author photo: copyright Diana Matar
The Libyan novelist Hisham Matar, a long-time resident of London, has been in the Netherlands this past week for the launch of the Dutch edition of his debut novel “In the Country of Men.” In the Netherlands the novel is published by Meulenhoff, under the title “Niemandsland.” Matar was the guest at evenings in Amsterdam and The Hague.
This is the first publication anywhere of a work which has been described by The Bookseller as “the most highly prized literary debut of the autumn.” Readers in the Britain must wait until next month for the UK launch of the novel, which is bound to attract much interest.
There has been keen competition between publishers for the rights to the novel. Within a week of the novel’s submission to publishers in the UK a bidding war broke out which was won by Viking, an imprint of Penguin, which agreed a two-book deal with Matar. So far the novel has been sold in 14 countries. In the US it is due to be published in January by The Dial Press, a division of Random House.
I first heard of the novel and its author at an evening hosted in London in March by Banipal magazine as part of the Westwords Live literature festival. As soon as Matar started reading from the novel’s first pages it was clear that this was a remarkable work by a fresh new talent.
The novel’s first-person narrator is a young Libyan man living in exile in Cairo looking back at summer 1979, the last summer before he was sent away from Tripoli. That summer was a time of political upheavals with Suleiman’s father involved in an underground movement working for democracy. The regime takes ruthless action against the activists, and Suleiman sees the televised interrogation and hanging of his father’s best friend, a university art historian.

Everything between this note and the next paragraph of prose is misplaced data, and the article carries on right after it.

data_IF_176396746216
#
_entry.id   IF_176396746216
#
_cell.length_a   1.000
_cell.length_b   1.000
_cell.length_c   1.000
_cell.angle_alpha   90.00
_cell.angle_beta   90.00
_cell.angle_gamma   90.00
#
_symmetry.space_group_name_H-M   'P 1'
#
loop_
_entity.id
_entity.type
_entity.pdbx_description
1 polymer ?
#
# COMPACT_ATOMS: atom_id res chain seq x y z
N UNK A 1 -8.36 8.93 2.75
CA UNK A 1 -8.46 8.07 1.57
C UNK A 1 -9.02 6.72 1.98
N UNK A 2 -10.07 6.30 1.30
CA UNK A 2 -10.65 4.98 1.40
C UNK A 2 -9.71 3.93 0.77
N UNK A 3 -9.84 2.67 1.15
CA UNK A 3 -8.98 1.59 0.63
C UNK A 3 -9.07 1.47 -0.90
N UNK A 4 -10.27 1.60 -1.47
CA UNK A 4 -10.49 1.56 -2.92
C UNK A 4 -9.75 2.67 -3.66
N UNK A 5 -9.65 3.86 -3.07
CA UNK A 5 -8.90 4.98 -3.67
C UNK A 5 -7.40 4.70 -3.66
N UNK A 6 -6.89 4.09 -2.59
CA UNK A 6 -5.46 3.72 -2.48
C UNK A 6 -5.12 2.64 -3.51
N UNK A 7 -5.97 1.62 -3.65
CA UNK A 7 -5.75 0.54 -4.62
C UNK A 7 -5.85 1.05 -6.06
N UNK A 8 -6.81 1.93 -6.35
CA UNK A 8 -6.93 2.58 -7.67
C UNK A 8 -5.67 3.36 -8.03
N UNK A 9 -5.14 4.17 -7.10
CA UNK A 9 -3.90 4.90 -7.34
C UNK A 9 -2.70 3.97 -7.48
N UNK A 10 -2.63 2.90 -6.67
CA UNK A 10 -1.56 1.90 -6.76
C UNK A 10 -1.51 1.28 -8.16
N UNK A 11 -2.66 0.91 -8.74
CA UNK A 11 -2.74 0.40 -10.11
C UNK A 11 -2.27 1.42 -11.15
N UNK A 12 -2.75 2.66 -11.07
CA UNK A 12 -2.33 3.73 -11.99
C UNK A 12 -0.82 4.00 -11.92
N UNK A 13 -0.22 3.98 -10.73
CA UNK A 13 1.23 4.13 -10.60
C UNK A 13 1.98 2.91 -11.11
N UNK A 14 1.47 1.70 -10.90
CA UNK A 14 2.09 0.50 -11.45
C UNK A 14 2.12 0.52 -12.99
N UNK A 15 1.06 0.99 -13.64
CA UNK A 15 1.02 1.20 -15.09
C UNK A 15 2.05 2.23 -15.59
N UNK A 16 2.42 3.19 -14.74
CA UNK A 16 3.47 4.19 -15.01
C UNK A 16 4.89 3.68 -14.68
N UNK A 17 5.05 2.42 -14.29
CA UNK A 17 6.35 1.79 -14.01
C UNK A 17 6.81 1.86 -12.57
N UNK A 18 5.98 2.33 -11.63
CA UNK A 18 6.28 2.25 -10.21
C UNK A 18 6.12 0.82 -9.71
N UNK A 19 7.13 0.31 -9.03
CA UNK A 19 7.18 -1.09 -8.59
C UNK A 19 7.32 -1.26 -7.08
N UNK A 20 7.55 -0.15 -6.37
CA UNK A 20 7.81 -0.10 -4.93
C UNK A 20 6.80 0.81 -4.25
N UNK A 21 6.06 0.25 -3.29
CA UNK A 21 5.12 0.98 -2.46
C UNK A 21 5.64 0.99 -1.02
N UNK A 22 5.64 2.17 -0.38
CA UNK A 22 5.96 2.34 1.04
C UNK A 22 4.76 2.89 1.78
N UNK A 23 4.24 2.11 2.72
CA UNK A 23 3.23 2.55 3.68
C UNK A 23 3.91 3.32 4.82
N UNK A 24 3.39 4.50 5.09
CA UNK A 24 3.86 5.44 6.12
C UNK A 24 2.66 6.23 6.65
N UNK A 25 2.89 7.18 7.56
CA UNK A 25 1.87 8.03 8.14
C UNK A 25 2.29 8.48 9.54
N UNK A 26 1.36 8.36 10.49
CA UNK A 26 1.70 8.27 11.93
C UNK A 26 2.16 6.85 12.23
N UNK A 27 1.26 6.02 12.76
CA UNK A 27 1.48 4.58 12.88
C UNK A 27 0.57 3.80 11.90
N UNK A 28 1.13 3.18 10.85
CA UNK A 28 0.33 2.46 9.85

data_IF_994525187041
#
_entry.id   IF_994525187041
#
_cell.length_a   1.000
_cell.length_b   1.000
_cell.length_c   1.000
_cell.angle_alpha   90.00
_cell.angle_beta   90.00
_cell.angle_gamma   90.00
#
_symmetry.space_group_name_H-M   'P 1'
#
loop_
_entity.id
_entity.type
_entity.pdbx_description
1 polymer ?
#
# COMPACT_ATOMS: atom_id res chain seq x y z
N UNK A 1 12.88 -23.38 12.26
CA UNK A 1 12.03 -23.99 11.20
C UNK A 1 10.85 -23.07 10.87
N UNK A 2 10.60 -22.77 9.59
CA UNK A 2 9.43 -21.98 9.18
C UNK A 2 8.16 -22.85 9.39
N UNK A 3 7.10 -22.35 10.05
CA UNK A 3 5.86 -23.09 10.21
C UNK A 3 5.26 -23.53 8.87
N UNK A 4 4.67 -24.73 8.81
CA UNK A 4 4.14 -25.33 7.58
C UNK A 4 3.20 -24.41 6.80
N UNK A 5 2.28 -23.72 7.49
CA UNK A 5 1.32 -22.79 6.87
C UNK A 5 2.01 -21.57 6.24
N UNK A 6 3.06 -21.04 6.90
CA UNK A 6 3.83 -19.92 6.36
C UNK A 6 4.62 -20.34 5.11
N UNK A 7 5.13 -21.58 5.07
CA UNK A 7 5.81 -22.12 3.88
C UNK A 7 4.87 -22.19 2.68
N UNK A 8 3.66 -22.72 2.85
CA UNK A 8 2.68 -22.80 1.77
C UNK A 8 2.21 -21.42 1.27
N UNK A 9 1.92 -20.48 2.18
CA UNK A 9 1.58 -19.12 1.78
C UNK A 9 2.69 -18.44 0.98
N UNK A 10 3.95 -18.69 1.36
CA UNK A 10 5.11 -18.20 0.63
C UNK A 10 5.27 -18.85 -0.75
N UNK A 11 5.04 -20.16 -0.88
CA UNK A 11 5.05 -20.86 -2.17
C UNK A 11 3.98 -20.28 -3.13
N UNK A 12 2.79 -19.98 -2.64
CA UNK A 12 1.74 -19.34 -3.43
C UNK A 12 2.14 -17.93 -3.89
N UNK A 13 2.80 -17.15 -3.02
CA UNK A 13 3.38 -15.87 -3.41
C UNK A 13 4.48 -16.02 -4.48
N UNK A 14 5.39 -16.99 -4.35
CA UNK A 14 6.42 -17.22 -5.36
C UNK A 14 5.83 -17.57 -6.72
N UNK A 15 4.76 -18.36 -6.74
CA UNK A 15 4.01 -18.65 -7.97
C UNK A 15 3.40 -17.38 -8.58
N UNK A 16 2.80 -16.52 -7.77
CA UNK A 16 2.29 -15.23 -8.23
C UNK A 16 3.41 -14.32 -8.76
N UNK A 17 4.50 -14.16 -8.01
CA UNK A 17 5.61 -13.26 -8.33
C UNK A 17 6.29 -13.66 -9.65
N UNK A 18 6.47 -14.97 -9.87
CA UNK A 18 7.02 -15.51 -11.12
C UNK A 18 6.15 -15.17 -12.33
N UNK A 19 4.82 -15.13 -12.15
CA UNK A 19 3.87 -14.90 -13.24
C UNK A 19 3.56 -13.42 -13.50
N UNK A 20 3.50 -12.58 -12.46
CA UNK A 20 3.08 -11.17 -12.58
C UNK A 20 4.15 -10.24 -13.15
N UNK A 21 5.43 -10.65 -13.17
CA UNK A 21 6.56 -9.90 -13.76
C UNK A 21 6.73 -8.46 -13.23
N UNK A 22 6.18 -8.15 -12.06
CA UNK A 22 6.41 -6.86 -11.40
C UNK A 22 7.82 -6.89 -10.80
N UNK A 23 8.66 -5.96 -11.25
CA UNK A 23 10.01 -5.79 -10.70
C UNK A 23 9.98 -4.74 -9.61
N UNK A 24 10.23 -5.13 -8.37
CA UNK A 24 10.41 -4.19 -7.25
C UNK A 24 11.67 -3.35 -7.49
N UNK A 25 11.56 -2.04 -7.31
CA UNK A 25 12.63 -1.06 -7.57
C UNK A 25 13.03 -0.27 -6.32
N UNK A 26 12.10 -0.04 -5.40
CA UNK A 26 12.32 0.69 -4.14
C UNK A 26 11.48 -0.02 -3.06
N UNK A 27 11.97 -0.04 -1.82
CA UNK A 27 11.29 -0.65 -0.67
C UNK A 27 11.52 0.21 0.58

One strand of the novel is Suleiman’s complicated relationships with his parents. He tries to unravel the secrets surrounding his father. Why has he been told his father was away on business, when he has glimpsed him in Tripoli’s Martyr’s Square?
The boy is close to his disturbed mother, who in her husband’s absence drinks “medicine” she obtains secretly from the local baker. The “medicine” makes her “ill”, and when in this state she tells her son of her unhappiness with her marriage.
One reason for the keenness of publishers to publish the novel is because it is set in Libya, a controversial country which is frequently in the news but which is barely present in literature written in English. The novel is being compared to “The Kite Runner”, the runaway success by Afghan Khaled Hosseini. It looks set to fulfil the considerable expectations attached to it.
Saudi Gazette June 6 2006